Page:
Rahul Acharya, 40, is a Bhubaneshwar-based Odissi dancer and a renowned scholar who has won many awards and rewards. I chatted with this supremely talented dancer who discussed everything with me about right from his devotion towards Odissi dance to his life surrendered to the rich Indian art, culture and tradition.
What motivated you to take up Odissi? Tell us about your training schedule.
I started training at a very young age at 3. My sister and my cousins would go to learn from Guruji (later also my Guru Sri Durga Charan Ranbir) and since I had no one to spend time with, I started accompanying them. That is how my Guru handpicked and moulded me. Coming from a family of Rajgurus, I imbibed the traditional family values and was exposed to the modern world by a bureaucratic father and an engineer mother. Dance happened very naturally I guess, as I was blessed to see the temple dancers of Puri (the Maharis) from very close quarters, the way they rendered their service, their surrender, it had tremendous amount of impact on me.
Tell us more about your gurus and what you learnt from them?
My Guru, Durga Charan Ranbir, is one of the foremost surviving Gurus of Odissi. I was an extremely notorious kid and hyper energetic. The only people who had the capacity to tackle me, were my mother and my Guru. These were the only two people I was petrified of. Guruji’ patience in dealing with a difficult person like me, is indeed commendable. It’s been over three decades that the Guru Shishya relationship is still intact. Guruji has a major role to play in my personal life. A true Guru in every sense, he has inculcated in me, the concept of samarpana to dance. That is probably why I have not been able to visualise a mundane life for myself. Dance for me is sadhana, my process of self realisation.
Odissi Exponent Rahul Acharya. Photo Courtesy : Debajyoti Dhar
How difficult is it for a male dancer to survive in a world dominated by female dancers?
Classical dancing in India was always considered a taboo for males. Most of the male dancers did not come with a strong support system. In India, where patriarchy is a social norm and women were expected to be house makers, usually depended on the male members and the male members of the family had to play the role of bread winners, it was much easier for females to think of an alternative career which was not so well paying.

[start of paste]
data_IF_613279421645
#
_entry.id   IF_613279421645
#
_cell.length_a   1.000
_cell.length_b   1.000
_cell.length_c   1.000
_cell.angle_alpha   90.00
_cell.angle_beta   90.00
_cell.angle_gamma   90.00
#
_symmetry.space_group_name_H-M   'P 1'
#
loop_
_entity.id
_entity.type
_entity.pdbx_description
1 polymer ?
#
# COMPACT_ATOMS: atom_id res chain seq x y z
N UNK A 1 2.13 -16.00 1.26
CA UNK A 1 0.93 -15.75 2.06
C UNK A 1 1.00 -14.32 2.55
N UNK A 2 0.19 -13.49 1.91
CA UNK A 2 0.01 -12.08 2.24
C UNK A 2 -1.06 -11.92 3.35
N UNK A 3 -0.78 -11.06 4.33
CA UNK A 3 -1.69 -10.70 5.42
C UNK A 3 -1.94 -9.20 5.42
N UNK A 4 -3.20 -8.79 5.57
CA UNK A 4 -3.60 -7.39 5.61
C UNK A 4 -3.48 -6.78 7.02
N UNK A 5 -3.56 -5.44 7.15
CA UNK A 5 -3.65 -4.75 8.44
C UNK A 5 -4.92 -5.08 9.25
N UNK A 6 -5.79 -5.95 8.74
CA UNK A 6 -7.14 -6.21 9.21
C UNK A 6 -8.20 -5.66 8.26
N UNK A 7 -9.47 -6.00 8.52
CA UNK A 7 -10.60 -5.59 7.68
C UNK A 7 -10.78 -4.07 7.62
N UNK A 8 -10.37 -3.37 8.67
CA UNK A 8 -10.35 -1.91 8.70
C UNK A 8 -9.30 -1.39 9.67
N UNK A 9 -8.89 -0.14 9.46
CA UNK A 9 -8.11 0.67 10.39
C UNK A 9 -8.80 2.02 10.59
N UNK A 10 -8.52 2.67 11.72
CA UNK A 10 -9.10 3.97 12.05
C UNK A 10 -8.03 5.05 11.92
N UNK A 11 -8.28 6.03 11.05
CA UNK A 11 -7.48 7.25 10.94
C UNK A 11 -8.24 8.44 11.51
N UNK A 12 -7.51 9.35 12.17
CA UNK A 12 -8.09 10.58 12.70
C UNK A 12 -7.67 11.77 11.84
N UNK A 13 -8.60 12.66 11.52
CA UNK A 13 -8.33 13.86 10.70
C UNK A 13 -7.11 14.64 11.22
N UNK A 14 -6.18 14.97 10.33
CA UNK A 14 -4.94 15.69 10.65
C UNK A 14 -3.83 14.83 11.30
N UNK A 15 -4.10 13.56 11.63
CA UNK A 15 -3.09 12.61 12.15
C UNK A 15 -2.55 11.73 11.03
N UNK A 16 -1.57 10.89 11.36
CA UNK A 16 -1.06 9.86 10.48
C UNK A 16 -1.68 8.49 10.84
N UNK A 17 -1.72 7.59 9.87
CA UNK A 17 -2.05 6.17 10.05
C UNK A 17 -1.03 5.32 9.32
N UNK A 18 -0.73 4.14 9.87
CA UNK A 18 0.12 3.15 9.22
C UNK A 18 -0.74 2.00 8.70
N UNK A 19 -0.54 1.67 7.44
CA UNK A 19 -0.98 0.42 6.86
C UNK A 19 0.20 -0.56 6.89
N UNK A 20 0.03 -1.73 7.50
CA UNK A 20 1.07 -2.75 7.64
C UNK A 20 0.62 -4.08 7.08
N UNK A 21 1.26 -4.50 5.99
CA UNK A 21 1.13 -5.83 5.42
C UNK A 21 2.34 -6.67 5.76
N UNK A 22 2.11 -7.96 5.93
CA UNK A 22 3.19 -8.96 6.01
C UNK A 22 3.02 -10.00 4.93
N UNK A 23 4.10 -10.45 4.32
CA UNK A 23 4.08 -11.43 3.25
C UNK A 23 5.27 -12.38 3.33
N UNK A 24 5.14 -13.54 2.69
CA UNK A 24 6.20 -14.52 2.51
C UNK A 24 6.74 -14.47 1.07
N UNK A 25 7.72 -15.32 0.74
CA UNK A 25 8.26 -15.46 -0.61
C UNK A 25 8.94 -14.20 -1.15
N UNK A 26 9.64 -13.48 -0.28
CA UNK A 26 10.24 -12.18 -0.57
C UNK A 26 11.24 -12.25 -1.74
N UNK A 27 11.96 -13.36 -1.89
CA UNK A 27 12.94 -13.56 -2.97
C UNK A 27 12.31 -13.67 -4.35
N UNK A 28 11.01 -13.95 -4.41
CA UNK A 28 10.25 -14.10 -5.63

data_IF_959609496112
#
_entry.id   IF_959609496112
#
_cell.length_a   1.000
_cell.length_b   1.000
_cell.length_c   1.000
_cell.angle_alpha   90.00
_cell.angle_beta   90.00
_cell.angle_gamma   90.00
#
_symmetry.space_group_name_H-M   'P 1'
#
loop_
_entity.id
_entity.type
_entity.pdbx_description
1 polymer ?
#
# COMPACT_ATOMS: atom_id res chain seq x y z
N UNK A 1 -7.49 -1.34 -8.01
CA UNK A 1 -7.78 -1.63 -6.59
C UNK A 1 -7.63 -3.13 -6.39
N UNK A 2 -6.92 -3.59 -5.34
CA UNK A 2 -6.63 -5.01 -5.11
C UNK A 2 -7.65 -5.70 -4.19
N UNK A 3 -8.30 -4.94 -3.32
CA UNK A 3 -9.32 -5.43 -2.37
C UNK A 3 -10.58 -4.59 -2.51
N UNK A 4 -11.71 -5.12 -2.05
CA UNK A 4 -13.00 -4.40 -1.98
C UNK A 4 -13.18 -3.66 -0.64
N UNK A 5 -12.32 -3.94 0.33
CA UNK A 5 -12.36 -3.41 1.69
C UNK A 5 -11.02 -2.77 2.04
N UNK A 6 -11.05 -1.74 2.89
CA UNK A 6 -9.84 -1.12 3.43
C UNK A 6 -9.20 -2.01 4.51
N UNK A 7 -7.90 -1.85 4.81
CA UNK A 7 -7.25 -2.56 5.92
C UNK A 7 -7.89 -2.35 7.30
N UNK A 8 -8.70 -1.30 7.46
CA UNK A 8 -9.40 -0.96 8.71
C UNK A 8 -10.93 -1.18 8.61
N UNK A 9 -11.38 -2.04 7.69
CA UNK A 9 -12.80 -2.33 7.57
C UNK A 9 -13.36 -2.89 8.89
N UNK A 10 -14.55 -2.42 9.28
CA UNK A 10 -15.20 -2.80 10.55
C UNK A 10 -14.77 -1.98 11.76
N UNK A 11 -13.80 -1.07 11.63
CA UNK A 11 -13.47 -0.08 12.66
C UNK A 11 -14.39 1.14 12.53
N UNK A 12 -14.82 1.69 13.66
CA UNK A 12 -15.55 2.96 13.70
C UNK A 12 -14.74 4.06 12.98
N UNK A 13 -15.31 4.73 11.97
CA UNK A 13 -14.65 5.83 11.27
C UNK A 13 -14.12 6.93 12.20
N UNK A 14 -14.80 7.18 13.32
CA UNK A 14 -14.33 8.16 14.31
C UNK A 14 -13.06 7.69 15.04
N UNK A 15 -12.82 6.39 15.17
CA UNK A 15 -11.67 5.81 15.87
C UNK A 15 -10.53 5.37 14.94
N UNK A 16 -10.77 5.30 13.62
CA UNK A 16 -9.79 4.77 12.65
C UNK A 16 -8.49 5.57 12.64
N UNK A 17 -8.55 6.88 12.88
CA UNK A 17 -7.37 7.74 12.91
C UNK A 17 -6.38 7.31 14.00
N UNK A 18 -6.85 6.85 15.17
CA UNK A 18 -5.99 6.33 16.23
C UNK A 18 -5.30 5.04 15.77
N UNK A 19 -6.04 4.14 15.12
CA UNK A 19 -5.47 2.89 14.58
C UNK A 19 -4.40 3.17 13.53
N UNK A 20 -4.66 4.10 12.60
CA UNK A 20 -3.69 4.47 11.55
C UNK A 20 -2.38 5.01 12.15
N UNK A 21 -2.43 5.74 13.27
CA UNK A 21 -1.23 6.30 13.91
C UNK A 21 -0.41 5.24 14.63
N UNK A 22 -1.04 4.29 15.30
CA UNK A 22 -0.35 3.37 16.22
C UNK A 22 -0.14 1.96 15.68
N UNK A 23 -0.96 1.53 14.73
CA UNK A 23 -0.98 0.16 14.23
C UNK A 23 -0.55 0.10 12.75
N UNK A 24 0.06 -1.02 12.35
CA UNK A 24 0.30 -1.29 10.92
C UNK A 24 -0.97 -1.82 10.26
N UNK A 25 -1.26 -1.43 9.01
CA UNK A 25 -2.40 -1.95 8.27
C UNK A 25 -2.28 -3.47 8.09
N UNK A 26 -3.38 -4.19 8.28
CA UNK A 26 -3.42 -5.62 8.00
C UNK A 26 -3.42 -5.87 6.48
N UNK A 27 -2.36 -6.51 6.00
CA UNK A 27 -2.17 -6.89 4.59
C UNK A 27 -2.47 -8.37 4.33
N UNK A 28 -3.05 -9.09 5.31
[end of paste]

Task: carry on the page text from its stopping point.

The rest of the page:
But we forget that all our acharyas have been men. They were the ones who taught the dances and trained the performers.
While things are slowly changing for good, it is still difficult to survive only as a performer – there aren’t too many stage shows and not too many takers for classical dance and not too many takers for male dancers. Unless one is exceptionally striking and has something more to offer, it is very difficult to survive as a male soloist.
Fortunately for me, I did not face discrimination owing to a strong academic background. I have always fared well as an academician and had a different career choice as a scientist. I had not chosen to take dance as a career, but it engulfed me completely. It possessed my entire being. I have received tremendous amount of support from the dance fraternity.
Who do you credit your success to and who have been you biggest support in this dance journey?
Guru Ratikant Mohapatra has always been the big brother, being instrumental in shaping up my career and giving it an academic angle. My Sanskrit Guru, Pandit Nityananda Mishra has taken the pains of educating me in the theoretical aspects. My Guru, Sri Durga Charan Ranbir was the one who offered me my career, serving it on a golden platter. I just had to grab it. My pillar of strength was always my mother, Binapani Sahoo, who not only verbally supported my career but provided the finances to keep it going. Besides I was always in my own league and I never competed with anyone. I only grabbed the best and kept working on myself.
You are one of the rare male dancers who has a super fit and chiselled body, from where does that inspiration come?
The urge to get better and serve dance. My body is my temple and for every dancer that is the case. The body needs to be taken care of and constantly honed. As the Kathopanishad states, the body is the chariot and the Atma is the passenger. I need to keep my chariot in top shape for smoothening the journey of my Atma.
Tell me about your recent unpleasant encounter at the Konark festival, what happened?
It was a very unfortunate incident, where a young dancer sitting beside me was asked to vacate the chair while the programme was going on to accommodate a seat for some family member of some bureaucrat who had not even come. I raised my voice and left place and complained to the top officials of the government. How can we promote tourism in our state when we lack basic ethics of respecting our own people? Like charity, samskara begins at home. How can I claim atithi devobhava if I lack basic manners towards my own people? Are security people paid a salary to serve the family members of bureaucrats? Should the PM’s wife also be treated as PM? This was the issue I raised.
How has the covid times enriched you?
No rest in the kingdom. There are miles to go before I sleep and miles to go before I sleep. Though Covid hasn’t affected me much as classes at the university, where I teach, went on irrespective of the lockdown. The only paradigm shift being from the real to the virtual. Working hours haven’t reduced at all and responsibilities have increased for sure.
What are your future plans to take Oddisi dance to more people?
To die dancing. I am only a very ordinary dancer and certainly not indispensable. There are millions like me who come and go every day. Odissi hasn’t ceased. Great Gurus and dancers have come and gone, yet Odissi lives on. All I can plan is to learn to surrender to Odissi and be grateful that I am one of the chosen few to be able to surrender myself to Odissi.